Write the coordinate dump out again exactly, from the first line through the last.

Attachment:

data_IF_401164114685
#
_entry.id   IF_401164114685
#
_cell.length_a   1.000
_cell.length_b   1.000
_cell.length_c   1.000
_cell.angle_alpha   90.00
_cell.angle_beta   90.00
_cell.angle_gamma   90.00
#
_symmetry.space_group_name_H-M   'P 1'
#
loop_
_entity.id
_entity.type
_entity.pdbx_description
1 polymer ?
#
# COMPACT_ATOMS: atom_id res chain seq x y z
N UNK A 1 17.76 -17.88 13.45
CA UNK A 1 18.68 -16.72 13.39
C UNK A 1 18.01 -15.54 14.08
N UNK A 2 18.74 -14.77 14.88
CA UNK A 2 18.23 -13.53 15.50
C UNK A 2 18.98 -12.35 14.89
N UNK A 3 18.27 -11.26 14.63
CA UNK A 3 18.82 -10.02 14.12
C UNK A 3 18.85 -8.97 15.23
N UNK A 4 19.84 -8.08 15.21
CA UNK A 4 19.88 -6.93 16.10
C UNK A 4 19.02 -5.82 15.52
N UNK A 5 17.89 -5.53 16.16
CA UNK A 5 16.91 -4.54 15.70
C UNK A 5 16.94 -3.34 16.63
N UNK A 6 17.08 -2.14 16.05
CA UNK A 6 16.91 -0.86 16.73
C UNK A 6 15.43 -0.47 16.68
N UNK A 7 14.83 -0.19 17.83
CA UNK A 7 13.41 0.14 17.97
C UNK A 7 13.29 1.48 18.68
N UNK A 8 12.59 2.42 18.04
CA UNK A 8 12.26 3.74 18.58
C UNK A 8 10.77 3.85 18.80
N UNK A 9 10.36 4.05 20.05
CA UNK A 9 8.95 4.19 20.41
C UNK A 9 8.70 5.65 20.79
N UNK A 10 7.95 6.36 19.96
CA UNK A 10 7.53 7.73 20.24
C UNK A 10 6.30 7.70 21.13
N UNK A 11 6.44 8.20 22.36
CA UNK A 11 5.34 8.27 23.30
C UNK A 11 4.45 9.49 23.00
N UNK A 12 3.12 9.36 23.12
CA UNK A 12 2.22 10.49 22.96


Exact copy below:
data_IF_401164114685
#
_entry.id   IF_401164114685
#
_cell.length_a   1.000
_cell.length_b   1.000
_cell.length_c   1.000
_cell.angle_alpha   90.00
_cell.angle_beta   90.00
_cell.angle_gamma   90.00
#
_symmetry.space_group_name_H-M   'P 1'
#
loop_
_entity.id
_entity.type
_entity.pdbx_description
1 polymer ?
#
# COMPACT_ATOMS: atom_id res chain seq x y z
N UNK A 1 17.76 -17.88 13.45
CA UNK A 1 18.68 -16.72 13.39
C UNK A 1 18.01 -15.54 14.08
N UNK A 2 18.74 -14.77 14.88
CA UNK A 2 18.23 -13.53 15.50
C UNK A 2 18.98 -12.35 14.89
N UNK A 3 18.27 -11.26 14.63
CA UNK A 3 18.82 -10.02 14.12
C UNK A 3 18.85 -8.97 15.23
N UNK A 4 19.84 -8.08 15.21
CA UNK A 4 19.88 -6.93 16.10
C UNK A 4 19.02 -5.82 15.52
N UNK A 5 17.89 -5.53 16.16
CA UNK A 5 16.91 -4.54 15.70
C UNK A 5 16.94 -3.34 16.63
N UNK A 6 17.08 -2.14 16.05
CA UNK A 6 16.91 -0.86 16.73
C UNK A 6 15.43 -0.47 16.68
N UNK A 7 14.83 -0.19 17.83
CA UNK A 7 13.41 0.14 17.97
C UNK A 7 13.29 1.48 18.68
N UNK A 8 12.59 2.42 18.04
CA UNK A 8 12.26 3.74 18.58
C UNK A 8 10.77 3.85 18.80
N UNK A 9 10.36 4.05 20.05
CA UNK A 9 8.95 4.19 20.41
C UNK A 9 8.70 5.65 20.79
N UNK A 10 7.95 6.36 19.96
CA UNK A 10 7.53 7.73 20.24
C UNK A 10 6.30 7.70 21.13
N UNK A 11 6.44 8.20 22.36
CA UNK A 11 5.34 8.27 23.30
C UNK A 11 4.45 9.49 23.00
N UNK A 12 3.12 9.36 23.12
CA UNK A 12 2.22 10.49 22.96